Last Friday we launched an exciting new project here at PageKite: We visited a local web development company named Hugsmiðjan and kicked off a small pilot of PageKite for web developers.
Like all such programs, our goal is to get a direct feedback on how to improve PageKite, by showing a group of clever people what it is and how to use it. Any difficulties we encounter will be added to our list of things to work on; we'll iterate, improve and ultimately end up with a better product. It should be a win-win situation for both companies, as they'll get a new tool tailored to their needs - for free.
The initial meeting on Friday went pretty well; we planted some ideas and helped a few people get up and running. We were well received and I'm almost positive nobody thought we were an April Fool's joke.
We'll visit them again soon to see how things are going.
While preparing for Friday, I wrote a quick summary of the value proposition of PageKite for web developers to collect and clarify my thoughts. Now we've got the ball rolling, I can share them with the rest of you...
PageKite for web developers is based on a theory we have, about how web sites are usually built. The theory is based in part on our own experience and in part on brainstorming and chatting over tasty beer. The pilot program should remove most of the beer goggles.
(Note that these ideas apply to almost anyone who helps builds websites for a living. Whether they are programmers or designers or graphic artists - to me, they're all developers. Also, to the ladies in the audience, please accept my apologies for using masculine pronouns all over the place.)
The theory goes something like this...
Today, most people in the web industry follow this process:
This is a cycle: it repeats as often as necessary, until the client is either happy or the money runs out.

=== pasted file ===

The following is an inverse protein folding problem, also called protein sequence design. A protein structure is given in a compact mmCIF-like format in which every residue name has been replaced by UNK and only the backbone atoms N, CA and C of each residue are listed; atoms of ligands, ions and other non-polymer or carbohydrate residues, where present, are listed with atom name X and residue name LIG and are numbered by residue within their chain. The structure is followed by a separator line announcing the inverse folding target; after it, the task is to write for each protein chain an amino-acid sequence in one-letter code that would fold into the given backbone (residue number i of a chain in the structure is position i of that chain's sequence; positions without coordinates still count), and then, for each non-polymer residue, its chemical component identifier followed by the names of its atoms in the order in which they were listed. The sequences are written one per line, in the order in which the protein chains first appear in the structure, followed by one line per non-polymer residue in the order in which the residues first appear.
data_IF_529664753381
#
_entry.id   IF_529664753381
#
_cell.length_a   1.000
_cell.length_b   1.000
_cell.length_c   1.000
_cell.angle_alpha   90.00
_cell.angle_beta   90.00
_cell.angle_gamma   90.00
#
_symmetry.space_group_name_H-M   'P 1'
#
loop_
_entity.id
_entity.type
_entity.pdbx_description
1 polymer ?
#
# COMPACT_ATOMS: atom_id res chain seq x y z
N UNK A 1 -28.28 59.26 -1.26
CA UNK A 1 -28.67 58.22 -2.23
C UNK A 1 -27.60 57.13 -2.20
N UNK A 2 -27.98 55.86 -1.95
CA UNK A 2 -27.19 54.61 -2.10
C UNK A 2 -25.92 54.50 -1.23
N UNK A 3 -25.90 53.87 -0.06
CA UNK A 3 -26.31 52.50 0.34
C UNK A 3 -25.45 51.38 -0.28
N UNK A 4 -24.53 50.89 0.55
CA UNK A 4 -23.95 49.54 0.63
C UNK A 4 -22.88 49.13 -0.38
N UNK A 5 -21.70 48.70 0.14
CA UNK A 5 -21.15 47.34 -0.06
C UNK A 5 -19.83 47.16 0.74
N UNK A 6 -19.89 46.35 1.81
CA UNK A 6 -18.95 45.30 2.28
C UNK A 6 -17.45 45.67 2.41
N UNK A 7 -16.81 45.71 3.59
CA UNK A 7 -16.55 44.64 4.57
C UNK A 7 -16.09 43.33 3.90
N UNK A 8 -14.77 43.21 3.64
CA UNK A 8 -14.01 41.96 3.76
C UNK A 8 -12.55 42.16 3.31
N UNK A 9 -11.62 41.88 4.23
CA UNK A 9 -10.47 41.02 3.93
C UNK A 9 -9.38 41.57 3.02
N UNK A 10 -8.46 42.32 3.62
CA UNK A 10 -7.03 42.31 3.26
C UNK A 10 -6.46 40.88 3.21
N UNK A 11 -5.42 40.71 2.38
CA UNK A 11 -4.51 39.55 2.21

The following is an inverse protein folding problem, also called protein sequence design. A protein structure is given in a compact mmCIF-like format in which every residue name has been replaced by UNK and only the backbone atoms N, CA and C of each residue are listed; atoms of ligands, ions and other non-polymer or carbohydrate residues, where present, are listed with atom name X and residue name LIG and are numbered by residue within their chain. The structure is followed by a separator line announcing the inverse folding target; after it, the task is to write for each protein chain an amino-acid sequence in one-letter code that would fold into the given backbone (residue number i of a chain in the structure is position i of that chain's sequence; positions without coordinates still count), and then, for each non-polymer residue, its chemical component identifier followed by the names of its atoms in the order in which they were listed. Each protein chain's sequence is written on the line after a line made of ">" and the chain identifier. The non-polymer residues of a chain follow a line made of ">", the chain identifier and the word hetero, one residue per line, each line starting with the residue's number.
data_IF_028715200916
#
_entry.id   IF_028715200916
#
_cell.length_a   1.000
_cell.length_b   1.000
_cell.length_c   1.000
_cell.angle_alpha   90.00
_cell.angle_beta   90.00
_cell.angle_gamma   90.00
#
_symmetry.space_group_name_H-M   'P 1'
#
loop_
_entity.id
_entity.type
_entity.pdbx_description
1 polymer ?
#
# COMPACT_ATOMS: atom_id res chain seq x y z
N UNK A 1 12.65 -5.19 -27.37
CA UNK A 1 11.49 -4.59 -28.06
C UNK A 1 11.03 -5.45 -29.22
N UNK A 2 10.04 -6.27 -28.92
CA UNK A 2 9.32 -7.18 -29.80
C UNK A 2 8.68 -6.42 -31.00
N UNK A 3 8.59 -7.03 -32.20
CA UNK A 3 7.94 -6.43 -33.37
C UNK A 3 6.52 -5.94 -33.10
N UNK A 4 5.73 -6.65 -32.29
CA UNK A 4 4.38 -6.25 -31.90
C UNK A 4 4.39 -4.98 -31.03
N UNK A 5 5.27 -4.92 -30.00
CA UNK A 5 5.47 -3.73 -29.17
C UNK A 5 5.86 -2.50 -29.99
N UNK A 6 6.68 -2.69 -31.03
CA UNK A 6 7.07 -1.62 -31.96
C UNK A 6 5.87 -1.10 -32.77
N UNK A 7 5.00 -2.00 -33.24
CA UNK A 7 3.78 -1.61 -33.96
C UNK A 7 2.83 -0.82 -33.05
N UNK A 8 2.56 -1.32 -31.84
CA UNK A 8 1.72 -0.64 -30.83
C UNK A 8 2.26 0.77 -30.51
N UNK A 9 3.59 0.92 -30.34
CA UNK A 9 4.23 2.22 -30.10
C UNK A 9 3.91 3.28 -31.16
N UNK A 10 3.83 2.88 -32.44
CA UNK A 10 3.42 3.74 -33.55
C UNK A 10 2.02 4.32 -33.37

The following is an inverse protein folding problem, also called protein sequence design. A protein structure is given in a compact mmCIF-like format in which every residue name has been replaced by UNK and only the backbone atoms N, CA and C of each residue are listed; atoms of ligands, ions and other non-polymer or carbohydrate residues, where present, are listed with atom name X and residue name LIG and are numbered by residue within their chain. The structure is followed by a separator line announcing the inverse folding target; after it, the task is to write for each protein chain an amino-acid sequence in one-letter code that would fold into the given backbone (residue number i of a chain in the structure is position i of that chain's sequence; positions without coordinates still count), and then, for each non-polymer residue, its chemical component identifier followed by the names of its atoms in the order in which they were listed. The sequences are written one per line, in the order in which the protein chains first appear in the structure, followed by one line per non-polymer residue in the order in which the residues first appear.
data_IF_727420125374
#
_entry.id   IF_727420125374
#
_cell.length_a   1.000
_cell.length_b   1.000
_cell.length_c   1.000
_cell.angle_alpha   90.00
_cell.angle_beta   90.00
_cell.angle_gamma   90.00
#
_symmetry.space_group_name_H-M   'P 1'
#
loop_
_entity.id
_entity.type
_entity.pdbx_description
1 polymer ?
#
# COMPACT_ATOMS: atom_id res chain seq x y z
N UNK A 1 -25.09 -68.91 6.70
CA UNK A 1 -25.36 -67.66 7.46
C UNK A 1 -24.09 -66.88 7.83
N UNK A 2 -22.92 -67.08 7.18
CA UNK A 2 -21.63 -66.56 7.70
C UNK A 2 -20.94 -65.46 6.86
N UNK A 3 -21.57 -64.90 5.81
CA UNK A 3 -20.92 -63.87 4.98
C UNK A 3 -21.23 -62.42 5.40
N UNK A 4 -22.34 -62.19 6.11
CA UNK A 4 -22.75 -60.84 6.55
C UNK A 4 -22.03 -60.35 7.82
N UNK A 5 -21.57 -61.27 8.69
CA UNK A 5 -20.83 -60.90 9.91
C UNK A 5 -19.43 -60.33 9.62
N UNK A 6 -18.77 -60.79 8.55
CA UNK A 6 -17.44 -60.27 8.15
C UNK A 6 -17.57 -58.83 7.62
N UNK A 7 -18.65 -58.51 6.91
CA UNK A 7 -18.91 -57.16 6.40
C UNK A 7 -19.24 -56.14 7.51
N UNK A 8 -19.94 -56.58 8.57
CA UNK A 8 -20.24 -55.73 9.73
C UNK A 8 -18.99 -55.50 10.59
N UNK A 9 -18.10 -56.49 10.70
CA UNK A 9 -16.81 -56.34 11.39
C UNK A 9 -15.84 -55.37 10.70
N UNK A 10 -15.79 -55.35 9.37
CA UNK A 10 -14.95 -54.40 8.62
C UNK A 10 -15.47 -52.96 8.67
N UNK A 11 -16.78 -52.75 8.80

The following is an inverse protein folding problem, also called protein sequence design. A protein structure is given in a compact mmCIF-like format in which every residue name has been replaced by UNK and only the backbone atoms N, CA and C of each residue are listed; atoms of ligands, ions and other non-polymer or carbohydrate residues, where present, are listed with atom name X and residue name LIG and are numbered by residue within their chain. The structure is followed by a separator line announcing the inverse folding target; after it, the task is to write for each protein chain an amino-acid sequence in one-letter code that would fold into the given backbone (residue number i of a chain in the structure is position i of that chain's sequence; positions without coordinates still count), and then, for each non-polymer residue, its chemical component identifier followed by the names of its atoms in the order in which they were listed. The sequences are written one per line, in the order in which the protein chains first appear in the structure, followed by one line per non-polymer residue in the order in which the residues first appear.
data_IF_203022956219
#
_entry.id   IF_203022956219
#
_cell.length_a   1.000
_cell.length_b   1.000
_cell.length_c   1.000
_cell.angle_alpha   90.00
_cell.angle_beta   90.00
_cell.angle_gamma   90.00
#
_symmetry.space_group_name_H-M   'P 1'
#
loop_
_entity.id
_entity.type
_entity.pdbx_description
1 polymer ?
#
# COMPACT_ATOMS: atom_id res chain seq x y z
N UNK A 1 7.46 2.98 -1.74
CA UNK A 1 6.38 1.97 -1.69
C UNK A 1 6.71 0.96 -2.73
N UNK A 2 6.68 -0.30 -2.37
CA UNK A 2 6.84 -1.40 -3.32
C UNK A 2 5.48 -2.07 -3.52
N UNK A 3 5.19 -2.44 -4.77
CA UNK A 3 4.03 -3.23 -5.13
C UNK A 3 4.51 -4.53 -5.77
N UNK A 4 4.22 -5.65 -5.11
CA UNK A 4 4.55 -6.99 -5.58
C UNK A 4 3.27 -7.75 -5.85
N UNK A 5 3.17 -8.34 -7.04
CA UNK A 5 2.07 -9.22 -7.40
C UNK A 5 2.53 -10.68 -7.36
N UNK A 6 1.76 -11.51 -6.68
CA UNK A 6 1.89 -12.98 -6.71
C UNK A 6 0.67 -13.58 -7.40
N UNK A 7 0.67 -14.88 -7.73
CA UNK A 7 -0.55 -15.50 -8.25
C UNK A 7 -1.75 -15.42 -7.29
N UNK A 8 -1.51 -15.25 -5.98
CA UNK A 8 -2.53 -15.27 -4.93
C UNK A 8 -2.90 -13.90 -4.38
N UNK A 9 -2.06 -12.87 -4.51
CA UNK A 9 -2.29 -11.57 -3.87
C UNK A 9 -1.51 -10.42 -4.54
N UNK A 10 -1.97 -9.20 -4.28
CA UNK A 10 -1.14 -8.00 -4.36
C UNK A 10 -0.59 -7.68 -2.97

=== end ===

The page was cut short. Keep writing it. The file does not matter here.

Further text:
There are exceptions of course. Some people do all their development on a remote server, others skip deployment and just huddle around a screen together. But lots of people work like this.
Another variation of this cycle has to do with mobile devices. Sometimes "the client" isn't really a customer - it may be the web developer himself, testing an iPhone or Android device over 3G or a guest Wifi network. One common way to do this is to make his work visible to the world by deploying it to a staging server, just as if he were showing it to a client.
This development cycle has a few common wrinkles. The ones we are concerned with all have to do with steps 2 and 3: deployment and showing work to the client.
First of all, the deployment takes time. Depending on the complexity of the project it may take anywhere from a couple of minutes to a few hours. It's important to note that while the developer or designer is deploying, he is probably not doing what he does best and certainly not doing what he enjoys. He is just pushing bits around. Boring!
Another wrinkle has to do with mobility and network policies: it is quite common that access to the staging server is carefully restricted and the developer cannot upload his work unless he is physically at the office or on a network that is permissive enough to allow him to use a VPN. For mobile workers or those who frequently visit clients, this can be a problem.